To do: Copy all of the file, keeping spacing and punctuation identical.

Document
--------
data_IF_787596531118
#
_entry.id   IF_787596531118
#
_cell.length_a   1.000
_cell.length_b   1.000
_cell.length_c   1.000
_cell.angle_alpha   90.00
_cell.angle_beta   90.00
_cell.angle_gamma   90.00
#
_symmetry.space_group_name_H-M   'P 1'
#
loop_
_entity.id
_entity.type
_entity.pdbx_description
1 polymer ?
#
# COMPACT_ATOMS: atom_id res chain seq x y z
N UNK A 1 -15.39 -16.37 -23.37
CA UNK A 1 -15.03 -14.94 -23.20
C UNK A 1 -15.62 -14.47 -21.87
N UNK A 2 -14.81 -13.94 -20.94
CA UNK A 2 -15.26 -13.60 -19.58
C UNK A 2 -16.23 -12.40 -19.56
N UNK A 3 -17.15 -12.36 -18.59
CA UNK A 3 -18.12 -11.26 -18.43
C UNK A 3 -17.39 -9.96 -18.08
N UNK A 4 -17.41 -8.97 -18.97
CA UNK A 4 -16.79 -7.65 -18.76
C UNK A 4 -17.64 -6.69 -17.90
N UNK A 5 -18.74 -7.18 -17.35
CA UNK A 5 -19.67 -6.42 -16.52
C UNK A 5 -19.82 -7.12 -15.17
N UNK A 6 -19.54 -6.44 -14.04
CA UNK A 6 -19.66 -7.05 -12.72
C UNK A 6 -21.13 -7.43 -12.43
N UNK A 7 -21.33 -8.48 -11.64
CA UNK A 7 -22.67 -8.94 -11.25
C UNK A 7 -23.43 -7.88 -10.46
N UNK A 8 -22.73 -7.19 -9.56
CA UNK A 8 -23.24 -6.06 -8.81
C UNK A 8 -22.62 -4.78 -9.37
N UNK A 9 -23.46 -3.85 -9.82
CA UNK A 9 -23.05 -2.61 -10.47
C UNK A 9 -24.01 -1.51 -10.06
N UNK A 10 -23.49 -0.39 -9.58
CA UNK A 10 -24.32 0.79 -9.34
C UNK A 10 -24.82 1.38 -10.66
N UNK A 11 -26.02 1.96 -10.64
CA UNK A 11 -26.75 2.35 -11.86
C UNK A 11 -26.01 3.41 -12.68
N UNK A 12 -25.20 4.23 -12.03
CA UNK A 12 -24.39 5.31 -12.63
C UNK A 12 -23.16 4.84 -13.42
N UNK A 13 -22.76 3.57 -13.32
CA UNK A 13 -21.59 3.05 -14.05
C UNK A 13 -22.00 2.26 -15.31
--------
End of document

data_IF_787596531118
#
_entry.id   IF_787596531118
#
_cell.length_a   1.000
_cell.length_b   1.000
_cell.length_c   1.000
_cell.angle_alpha   90.00
_cell.angle_beta   90.00
_cell.angle_gamma   90.00
#
_symmetry.space_group_name_H-M   'P 1'
#
loop_
_entity.id
_entity.type
_entity.pdbx_description
1 polymer ?
#
# COMPACT_ATOMS: atom_id res chain seq x y z
N UNK A 1 -15.39 -16.37 -23.37
CA UNK A 1 -15.03 -14.94 -23.20
C UNK A 1 -15.62 -14.47 -21.87
N UNK A 2 -14.81 -13.94 -20.94
CA UNK A 2 -15.26 -13.60 -19.58
C UNK A 2 -16.23 -12.40 -19.56
N UNK A 3 -17.15 -12.36 -18.59
CA UNK A 3 -18.12 -11.26 -18.43
C UNK A 3 -17.39 -9.96 -18.08
N UNK A 4 -17.41 -8.97 -18.97
CA UNK A 4 -16.79 -7.65 -18.76
C UNK A 4 -17.64 -6.69 -17.90
N UNK A 5 -18.74 -7.18 -17.35
CA UNK A 5 -19.67 -6.42 -16.52
C UNK A 5 -19.82 -7.12 -15.17
N UNK A 6 -19.54 -6.44 -14.04
CA UNK A 6 -19.66 -7.05 -12.72
C UNK A 6 -21.13 -7.43 -12.43
N UNK A 7 -21.33 -8.48 -11.64
CA UNK A 7 -22.67 -8.94 -11.25
C UNK A 7 -23.43 -7.88 -10.46
N UNK A 8 -22.73 -7.19 -9.56
CA UNK A 8 -23.24 -6.06 -8.81
C UNK A 8 -22.62 -4.78 -9.37
N UNK A 9 -23.46 -3.85 -9.82
CA UNK A 9 -23.05 -2.61 -10.47
C UNK A 9 -24.01 -1.51 -10.06
N UNK A 10 -23.49 -0.39 -9.58
CA UNK A 10 -24.32 0.79 -9.34
C UNK A 10 -24.82 1.38 -10.66
N UNK A 11 -26.02 1.96 -10.64
CA UNK A 11 -26.75 2.35 -11.86
C UNK A 11 -26.01 3.41 -12.68
N UNK A 12 -25.20 4.23 -12.03
CA UNK A 12 -24.39 5.31 -12.63
C UNK A 12 -23.16 4.84 -13.42
N UNK A 13 -22.76 3.57 -13.32
CA UNK A 13 -21.59 3.05 -14.05
C UNK A 13 -22.00 2.26 -15.31